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Two Political Parties with Uncertain Futures

June 16, 1981
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Although most political observers give the Independent Liberal Party (ILP) and the Poale Agudat Israel (PAI) small chance of garnering enough votes for even one seat in the tenth Knesset, both are determined to see the elections through. They represent opposite ends of the political and social spectrum.

The ILP is social-democratic and vigorously secular. The PAI is Orthodox, traditional, with roots in pre-World War II Germany and Poland.

The ILP comes to the electorate with a sound tradition of service in many past Labor-led governments. Its philosophy is that of the central Europeans who formed the liberal wing of the General Zionists at World Zionist Congresses. It is in fact an offshoot of that centrist faction through many reincarnations. Successive splits gave rise to Progressives and Liberals. Some of the latter joined with Herut to form Gahal, the Herut-Liberal Party bloc that now constitutes the main element of Likud.


The Progressives became the Independent Liberal Party, going their own way, gaining a handful of seats in past Knessets and joining the Mapailed coalitions which they sought to influence on legal and social matters. The ILP boasts several prominent names on Israel’s political scene. Its chairman, Moshe Kol, one time head of the Jewish Agency’s Youth Aliya Department, served for many years as Minister of Tourism and is credited with laying the foundations of the country’s thriving tourist industry. He was also outspoken on virtually every subject and issue that came before the Cabinet.

The ILP gave Israel its first Minister of Justice, Pinhas Rosen, who helped build the country’s legal system; and Gideon Hausner, former Attorney General, who prosecuted Adolf Eichmann and now heads the Yad Vashem Holocaust Memorial in Jerusalem.

ILP Secretary General Nissim Eliav describes the party as “independent thinking, without prejudice or recourse to mysticism, seeking rational solutions to current problems.” He defines the party’s aims as equality for all trends in Judaism; arbitration of labor disputes to prevent strikes; encouragement of continued education and the elimination of school drop-outs; the integration of all sectors of society, including the various ethnic groups.

In its campaign, the ILP has stressed its role as a “progressive liberal center” with a humanistic social approach. Although much emphasis is on past achievements, it is presenting a “new team” to the electorate — new to the Knesset scene but veterans of Jewish Agency departments and local councils. “We are a new team with great experience,” ILP spokesmen say.

Its list in the upcoming elections is headed by Yitzhak Artzi, Deputy Mayor of Tel Aviv. Much ILP electioneering is directed by Tel Aviv residents who point to Artzi’s achievements in cultural, educational, youth and urban matters. But the ILP’s parliamentary representation has been shrinking steadily in successive Knessets. Recent public opinion polls indicate doubt that it will make the next Knesset.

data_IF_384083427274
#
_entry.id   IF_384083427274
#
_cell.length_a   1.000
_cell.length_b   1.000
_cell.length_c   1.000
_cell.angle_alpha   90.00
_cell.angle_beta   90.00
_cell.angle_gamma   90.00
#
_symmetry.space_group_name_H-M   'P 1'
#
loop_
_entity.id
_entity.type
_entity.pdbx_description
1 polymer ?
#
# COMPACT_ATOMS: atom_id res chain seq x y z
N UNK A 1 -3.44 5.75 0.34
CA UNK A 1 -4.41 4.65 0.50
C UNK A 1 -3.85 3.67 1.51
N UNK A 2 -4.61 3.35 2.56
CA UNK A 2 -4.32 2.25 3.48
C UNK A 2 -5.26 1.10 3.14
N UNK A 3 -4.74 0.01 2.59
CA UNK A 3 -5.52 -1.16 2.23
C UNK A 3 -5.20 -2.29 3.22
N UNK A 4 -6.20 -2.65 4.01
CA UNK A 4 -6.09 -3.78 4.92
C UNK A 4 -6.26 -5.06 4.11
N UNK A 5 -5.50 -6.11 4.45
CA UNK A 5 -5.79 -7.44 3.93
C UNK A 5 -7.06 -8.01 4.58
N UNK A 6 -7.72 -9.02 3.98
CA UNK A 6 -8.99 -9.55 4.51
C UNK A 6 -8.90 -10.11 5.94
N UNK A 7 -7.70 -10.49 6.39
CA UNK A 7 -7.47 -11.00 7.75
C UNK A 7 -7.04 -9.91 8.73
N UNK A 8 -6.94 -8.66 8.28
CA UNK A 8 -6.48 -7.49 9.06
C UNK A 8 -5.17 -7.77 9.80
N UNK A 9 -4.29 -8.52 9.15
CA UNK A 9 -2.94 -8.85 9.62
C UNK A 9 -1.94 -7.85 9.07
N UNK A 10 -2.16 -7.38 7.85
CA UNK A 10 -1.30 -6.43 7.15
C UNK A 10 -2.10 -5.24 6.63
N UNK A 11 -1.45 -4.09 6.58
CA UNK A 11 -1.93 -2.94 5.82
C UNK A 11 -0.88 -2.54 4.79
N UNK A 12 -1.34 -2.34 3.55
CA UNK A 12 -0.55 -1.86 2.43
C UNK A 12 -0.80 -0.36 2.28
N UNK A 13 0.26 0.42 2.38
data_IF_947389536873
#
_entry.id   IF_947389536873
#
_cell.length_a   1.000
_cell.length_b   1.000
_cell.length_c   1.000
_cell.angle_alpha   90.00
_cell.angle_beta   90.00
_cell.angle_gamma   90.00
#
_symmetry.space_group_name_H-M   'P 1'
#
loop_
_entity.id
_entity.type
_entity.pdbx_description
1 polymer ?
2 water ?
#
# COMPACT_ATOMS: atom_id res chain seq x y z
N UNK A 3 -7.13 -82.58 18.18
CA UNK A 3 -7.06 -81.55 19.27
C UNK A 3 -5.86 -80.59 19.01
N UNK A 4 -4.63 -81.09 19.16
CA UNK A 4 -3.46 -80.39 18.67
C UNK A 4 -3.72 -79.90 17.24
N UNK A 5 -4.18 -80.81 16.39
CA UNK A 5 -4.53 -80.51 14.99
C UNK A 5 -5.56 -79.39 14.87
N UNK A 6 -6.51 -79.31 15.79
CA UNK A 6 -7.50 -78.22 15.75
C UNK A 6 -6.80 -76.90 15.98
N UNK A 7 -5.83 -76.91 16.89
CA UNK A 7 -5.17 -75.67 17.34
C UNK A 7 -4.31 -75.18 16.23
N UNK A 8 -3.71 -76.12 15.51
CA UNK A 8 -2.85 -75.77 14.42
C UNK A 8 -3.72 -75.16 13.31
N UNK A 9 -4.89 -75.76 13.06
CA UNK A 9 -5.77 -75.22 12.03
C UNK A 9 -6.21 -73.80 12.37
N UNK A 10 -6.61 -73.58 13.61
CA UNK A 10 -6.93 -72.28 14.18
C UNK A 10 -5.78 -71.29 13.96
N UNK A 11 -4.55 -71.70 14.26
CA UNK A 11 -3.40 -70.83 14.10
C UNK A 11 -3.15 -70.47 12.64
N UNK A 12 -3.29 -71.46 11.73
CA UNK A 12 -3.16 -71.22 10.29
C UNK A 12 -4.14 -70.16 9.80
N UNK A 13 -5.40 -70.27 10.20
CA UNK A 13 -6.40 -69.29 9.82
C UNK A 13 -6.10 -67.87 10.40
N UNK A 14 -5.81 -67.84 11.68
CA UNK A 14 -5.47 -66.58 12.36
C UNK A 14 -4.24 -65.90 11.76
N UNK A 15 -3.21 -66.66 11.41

The Poale Agudat Israel is also fighting a do-or-die battle to remain in the Knesset as an independent entity. Should it fail, the party probably will cease to exist as such. Some of its supporters would switch to the larger ultra-Orthodox Agudat Israel and others probably to the National Religious Party.

The PAI, in its eastern European incarnation, was the relatively modern and enlightened wing of the Aguda movement. Its members tended to have secular as well as religious education and to be sympathetic to Zionism and to Socialism — which the parent body most certainly was not.

In pre-State Palestine, the PAI set up several kibbutzim. Today its kibbutz Hafetz Haim boasts the highest milk production per cow in the country. In the early years of the Israeli State, the PAI was integrated into the Aguda framework but eventually ideological differences caused it to split from the main Aguda body.

For some time it maintained a two-member Knesset faction. This recently shrank to one — Rabbi Kalman Kahane — and the party is threatened with extinction. Kahane, a member of Hafetz Haim and a respected halachic scholar, has become increasingly hawkish on political issues. He voted against the Camp David agreements and against the peace treaty with Egypt, which distressed some of the PAI rank-and-file.

After a long, distinguished Knesset career, Kahane has stepped aside for Avraham Verdiger, a PAI leader who served in some early Knessets. Verdiger, a member of the Gur Hasidim, is more moderate politically than Kahane and might, conceivably, join a Labor-led coalition if other religious parties did so. The No. 2 man on the list is Shachna Rotem, a retired senior civil servant and well known Jerusalem civic leader.

The party’s hopes rest on attracting religious voters who find the Aguda Israel too right-wing doctrinaire on religious matters and who are disenchanted by the National Religious Party’s bitter internal fights.

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